• Saturday, March 02, 2024
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Rent crisis in Nigeria indifferent to location, position

Rent crisis in Nigeria indifferent to location, position

With a high housing deficit and low homeownership level in Nigeria, rents have increased across the country, hitting households and threatening to plunge the rental market into a crisis.

With 30-40 percent increase in rent paid for houses, depending on location and house type, the situation in the rental market in the last 12 months has snowballed from rising inflation and high energy cost.

“Market has seen increases in rent for new buildings of up to 25 percent. One bedroom is now about N2.5 million while two bedroom is around N3.5 million, up from N1.8 million and N2.3 million respectively in Lekki axis,” MKO Balogun, CEO of Global PFI, confirmed to BusinessDay.

In low- and mid-income locations of Lagos such as Surulere, Yaba, Ilupeju, Gbagada, Egbeda, Ejigbo, Okota, the situation is worse. In these locations, landlords are brazen in increasing rents. In Surulere, particularly, tenants have seen over 50 percent rise in rent.

A two-bedroom apartment in Surulere now goes for between N550,000 and N700,000 per annum, up from between N350,000 and N500,000 per annum 12-24 months ago.

But Nigeria is not an isolated case. According to a recent Bloomberg report on the United States housing market, the country’s rent crisis is snowballing to a point that “nowhere and no one is spared.”

In Nigeria, inflation hit a five-year high of 18.6 percent in June, diesel price climbed 136 percent and food prices surges, piling enormous pressure on virtually every household, reducing income levels and witling down consumers’ purchasing power.

The situation, according to experts, is such that rent default, which is part of the crisis, now happens everywhere.

“Rent default is now across board. The high end which hitherto had a low level of defaults because of the calibre of tenants has seen an upsurge in rent default,” according to Gbenga Olaniyan, CEO of Estate Links Limited.

Ayo Ibaru, chief operating officer at Northcourt Real Estate, explained to this reporter that because prices have gone up, landlords are transferring costs to tenants.

In a recent survey of 22 estates in Yaba, Ikeja, Surulere, Victoria Island, Lekki Phase 1, Ikoyi, Osapa, Chevron and Ajah in Lagos, Estate Intel, an online property research firm, found that the average power tariff in these locations grew 76 percent from 90/KwH to 178/KwH between February and July.

“This is the period, according to the survey, when price of diesel rose 136 percent from N330 to N780 per litre,” said Dolapo Omidire, the company’s CEO, adding that these are some of the reasons for the rent increases the market has seen.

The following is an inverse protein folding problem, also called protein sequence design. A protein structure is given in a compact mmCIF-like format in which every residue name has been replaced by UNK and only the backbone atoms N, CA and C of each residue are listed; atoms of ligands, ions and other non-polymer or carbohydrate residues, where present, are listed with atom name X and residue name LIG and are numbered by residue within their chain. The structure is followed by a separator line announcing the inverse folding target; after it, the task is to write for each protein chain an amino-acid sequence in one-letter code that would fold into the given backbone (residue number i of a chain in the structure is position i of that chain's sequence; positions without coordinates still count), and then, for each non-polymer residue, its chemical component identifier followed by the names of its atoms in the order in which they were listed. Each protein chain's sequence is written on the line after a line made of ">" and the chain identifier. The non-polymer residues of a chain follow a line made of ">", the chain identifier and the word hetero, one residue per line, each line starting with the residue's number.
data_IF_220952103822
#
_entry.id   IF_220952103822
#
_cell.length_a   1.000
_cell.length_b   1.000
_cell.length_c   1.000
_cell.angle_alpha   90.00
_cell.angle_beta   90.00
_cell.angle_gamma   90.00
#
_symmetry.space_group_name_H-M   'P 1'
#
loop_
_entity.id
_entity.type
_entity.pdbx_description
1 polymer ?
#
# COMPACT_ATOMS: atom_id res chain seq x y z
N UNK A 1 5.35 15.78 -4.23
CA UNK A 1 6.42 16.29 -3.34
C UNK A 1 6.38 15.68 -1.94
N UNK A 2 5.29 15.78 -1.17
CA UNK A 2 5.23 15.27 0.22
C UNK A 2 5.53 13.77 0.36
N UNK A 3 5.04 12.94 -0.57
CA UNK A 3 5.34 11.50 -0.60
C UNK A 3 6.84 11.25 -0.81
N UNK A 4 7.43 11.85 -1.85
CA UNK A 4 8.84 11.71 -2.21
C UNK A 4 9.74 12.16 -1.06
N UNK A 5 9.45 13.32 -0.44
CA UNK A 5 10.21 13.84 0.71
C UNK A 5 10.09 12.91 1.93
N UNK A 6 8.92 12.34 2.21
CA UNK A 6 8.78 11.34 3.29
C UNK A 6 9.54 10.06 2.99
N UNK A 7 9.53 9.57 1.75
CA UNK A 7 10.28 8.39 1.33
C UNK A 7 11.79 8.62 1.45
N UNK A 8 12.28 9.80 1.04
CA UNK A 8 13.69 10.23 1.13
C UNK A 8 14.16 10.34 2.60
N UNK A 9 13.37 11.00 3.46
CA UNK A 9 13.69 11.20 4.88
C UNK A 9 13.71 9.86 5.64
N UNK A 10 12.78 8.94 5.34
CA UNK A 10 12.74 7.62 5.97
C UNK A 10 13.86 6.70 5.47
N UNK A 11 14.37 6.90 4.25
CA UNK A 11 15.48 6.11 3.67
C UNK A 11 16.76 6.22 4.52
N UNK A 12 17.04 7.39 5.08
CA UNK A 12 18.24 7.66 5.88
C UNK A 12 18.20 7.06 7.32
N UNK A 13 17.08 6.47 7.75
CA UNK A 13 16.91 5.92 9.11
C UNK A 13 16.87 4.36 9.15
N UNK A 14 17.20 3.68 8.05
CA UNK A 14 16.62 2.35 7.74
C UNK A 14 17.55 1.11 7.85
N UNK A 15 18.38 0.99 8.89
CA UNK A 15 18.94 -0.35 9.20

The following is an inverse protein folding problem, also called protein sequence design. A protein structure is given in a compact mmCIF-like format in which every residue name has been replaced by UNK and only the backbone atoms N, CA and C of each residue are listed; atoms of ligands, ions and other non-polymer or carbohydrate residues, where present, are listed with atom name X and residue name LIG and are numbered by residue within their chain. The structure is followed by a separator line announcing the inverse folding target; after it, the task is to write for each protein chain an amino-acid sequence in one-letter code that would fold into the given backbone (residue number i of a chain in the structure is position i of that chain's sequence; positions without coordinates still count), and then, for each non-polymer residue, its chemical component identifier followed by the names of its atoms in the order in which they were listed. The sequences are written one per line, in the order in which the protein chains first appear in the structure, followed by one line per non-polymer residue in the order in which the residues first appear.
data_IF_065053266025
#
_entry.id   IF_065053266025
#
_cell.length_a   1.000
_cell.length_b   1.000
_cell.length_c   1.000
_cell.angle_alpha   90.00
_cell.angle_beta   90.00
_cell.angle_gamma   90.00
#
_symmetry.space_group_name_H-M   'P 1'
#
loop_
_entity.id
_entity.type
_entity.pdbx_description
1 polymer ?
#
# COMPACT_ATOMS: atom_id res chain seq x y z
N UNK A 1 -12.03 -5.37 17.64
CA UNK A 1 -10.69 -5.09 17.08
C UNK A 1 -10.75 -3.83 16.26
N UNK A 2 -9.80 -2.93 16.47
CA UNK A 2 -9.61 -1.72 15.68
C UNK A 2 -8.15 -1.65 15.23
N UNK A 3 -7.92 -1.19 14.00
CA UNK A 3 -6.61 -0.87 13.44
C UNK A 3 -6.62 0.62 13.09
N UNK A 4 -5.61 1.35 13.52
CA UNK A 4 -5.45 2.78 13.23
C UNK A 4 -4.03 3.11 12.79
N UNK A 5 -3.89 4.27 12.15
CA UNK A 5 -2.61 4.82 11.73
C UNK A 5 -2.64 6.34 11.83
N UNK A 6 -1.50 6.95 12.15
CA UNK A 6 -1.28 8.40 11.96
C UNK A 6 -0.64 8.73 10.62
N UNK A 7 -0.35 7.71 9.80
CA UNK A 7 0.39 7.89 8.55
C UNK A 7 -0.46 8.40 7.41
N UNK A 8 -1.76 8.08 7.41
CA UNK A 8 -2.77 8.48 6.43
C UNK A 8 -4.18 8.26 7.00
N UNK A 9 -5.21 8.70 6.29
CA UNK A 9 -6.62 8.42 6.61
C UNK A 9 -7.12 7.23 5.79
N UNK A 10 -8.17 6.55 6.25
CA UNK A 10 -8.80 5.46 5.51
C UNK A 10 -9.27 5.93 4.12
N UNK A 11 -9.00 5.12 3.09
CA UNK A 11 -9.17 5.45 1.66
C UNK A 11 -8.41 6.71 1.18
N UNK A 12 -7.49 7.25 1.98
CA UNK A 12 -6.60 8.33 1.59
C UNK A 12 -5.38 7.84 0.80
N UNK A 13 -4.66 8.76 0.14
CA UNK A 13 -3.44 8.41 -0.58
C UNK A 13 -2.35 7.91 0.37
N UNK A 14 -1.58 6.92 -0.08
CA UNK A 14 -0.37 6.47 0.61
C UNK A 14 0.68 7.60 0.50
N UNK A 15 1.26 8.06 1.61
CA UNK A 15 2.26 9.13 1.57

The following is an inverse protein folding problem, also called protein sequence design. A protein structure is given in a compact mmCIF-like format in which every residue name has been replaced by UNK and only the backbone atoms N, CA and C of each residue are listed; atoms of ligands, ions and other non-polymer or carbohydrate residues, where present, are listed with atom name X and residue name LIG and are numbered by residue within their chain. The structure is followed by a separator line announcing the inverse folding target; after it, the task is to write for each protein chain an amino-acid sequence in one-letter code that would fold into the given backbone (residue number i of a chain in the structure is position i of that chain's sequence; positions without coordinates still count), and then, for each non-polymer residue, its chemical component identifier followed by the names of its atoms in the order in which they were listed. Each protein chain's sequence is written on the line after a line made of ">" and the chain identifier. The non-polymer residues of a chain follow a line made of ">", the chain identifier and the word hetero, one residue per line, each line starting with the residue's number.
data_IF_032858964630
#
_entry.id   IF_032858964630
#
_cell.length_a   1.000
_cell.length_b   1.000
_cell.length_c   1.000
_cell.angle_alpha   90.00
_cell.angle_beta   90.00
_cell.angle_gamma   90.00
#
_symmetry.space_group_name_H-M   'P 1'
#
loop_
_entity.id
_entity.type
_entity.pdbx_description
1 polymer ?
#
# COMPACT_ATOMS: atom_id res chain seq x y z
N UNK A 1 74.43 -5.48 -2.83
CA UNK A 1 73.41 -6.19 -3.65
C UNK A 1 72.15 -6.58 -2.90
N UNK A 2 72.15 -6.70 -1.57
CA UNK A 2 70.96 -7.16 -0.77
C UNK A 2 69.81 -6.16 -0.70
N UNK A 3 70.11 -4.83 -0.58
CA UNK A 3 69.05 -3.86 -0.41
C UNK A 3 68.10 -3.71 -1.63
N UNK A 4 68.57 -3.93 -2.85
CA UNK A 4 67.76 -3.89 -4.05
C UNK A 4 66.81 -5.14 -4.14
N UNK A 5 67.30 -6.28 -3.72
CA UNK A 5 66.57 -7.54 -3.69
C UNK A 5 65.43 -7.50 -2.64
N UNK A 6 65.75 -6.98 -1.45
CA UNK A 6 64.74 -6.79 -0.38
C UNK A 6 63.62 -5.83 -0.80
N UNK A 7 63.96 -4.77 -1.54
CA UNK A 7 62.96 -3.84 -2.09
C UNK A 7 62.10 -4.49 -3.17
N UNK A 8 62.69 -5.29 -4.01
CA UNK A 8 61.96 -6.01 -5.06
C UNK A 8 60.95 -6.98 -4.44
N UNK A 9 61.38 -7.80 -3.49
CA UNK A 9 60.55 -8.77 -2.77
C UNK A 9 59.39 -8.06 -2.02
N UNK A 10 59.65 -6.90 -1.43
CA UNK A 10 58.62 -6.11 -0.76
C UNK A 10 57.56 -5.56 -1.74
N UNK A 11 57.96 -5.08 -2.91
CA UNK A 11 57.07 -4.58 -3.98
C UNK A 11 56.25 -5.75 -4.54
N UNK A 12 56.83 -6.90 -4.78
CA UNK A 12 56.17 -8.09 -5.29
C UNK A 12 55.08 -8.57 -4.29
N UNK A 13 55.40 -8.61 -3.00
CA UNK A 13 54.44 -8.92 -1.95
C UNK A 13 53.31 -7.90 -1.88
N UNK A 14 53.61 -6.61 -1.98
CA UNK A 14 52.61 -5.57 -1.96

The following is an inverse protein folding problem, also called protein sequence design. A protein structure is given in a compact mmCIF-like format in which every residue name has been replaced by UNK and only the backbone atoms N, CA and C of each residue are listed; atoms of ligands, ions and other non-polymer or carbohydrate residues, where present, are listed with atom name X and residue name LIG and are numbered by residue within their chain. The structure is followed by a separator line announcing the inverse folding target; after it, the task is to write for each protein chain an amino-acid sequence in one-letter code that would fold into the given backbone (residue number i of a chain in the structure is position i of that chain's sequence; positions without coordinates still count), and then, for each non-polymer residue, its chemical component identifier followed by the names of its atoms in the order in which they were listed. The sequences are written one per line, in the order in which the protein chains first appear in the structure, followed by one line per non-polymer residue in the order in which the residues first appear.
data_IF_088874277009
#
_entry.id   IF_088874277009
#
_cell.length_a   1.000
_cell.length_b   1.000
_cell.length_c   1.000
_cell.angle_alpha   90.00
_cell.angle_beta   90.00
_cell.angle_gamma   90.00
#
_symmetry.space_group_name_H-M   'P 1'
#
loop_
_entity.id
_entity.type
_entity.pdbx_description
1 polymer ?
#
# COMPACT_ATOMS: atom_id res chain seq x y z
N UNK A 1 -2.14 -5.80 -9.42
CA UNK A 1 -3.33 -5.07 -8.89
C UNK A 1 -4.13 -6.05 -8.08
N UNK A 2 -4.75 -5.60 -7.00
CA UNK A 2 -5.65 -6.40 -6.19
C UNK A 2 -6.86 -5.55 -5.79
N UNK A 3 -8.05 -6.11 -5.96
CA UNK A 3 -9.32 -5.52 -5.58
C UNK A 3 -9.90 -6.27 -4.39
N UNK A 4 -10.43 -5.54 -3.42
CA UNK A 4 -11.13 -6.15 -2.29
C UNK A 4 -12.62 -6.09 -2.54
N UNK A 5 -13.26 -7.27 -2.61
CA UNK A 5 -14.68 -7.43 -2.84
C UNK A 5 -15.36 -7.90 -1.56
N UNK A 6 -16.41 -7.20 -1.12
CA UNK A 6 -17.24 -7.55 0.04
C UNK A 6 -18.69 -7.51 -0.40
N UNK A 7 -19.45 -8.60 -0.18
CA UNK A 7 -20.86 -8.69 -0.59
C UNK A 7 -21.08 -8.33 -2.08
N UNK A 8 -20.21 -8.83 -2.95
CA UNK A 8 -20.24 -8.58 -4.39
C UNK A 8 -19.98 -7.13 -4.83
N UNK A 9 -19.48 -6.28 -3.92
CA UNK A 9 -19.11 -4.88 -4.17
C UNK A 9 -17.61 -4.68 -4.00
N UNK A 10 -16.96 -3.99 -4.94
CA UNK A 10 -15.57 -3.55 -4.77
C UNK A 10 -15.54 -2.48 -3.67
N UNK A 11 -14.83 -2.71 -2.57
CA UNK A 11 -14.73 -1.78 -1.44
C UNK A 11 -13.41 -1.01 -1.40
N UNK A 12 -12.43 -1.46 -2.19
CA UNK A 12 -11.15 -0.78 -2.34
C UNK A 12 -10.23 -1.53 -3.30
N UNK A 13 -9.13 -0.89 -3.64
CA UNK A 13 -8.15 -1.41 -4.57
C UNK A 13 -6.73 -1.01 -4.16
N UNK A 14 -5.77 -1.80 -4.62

As in Nigeria, where house prices are quite high, raising affordability issues, the US also has affordability problem, which is not new. But, according to the Bloomberg report, it has snowballed over the past year as people returned to big cities and some areas short on housing supply saw a boom of new residents.

“Demand for rentals has soared, with many would-be homebuyers backing out of the market after mortgage rates jumped this year as a result of the Federal Reserve’s aggressive interest-rate hikes,” the report said.

There is also a similarity in both Nigerian and the US market. In the US, the tight inventory is leading to bidding wars, typically more of a fixture of the homebuying market. Rising costs and a shortage of available units are giving landlords the leverage to hike rents at all price points. And the end of the federal eviction moratorium, combined with dwindling rental assistance, has forced people to make tough choices.

Read also: We must democratise real estate market and revolutionise housing finance’

In Nigeria, it is estimated that 80 percent of the country’s 200 million population are spending over 50 percent of their income on house rent. Similarly, in the US, many renters, who typically spend a greater share of their income on housing than homeowners, are already struggling to keep up with larger bills at the grocery store and the gas station, thanks to inflation running near the highest in four decades.

Inflation peaked at 18.60 percent as of June in Nigeria and it is projected that the July figures may be as high as 19.40 percent. This is likely to push up building materials prices, compelling landlords and other space suppliers to increase rents.

Rent hikes are expected to be persistently higher in the US since leases are staggered and renters face shocks at different times. The Bloomberg report cites Labour Department data showing that shelter costs account for about a third of the closely watched consumer price index, which increased by 8.5 percent in July from a year earlier.

“People of colour and those with lower incomes are the most affected by the increase in rent prices, since they account for the majority of renters. In the US, about 58 percent of households headed by Black adults rent their homes, along with nearly 52 percent of Latino-led households,” the report said, citing a Pew Research Center analysis of census data.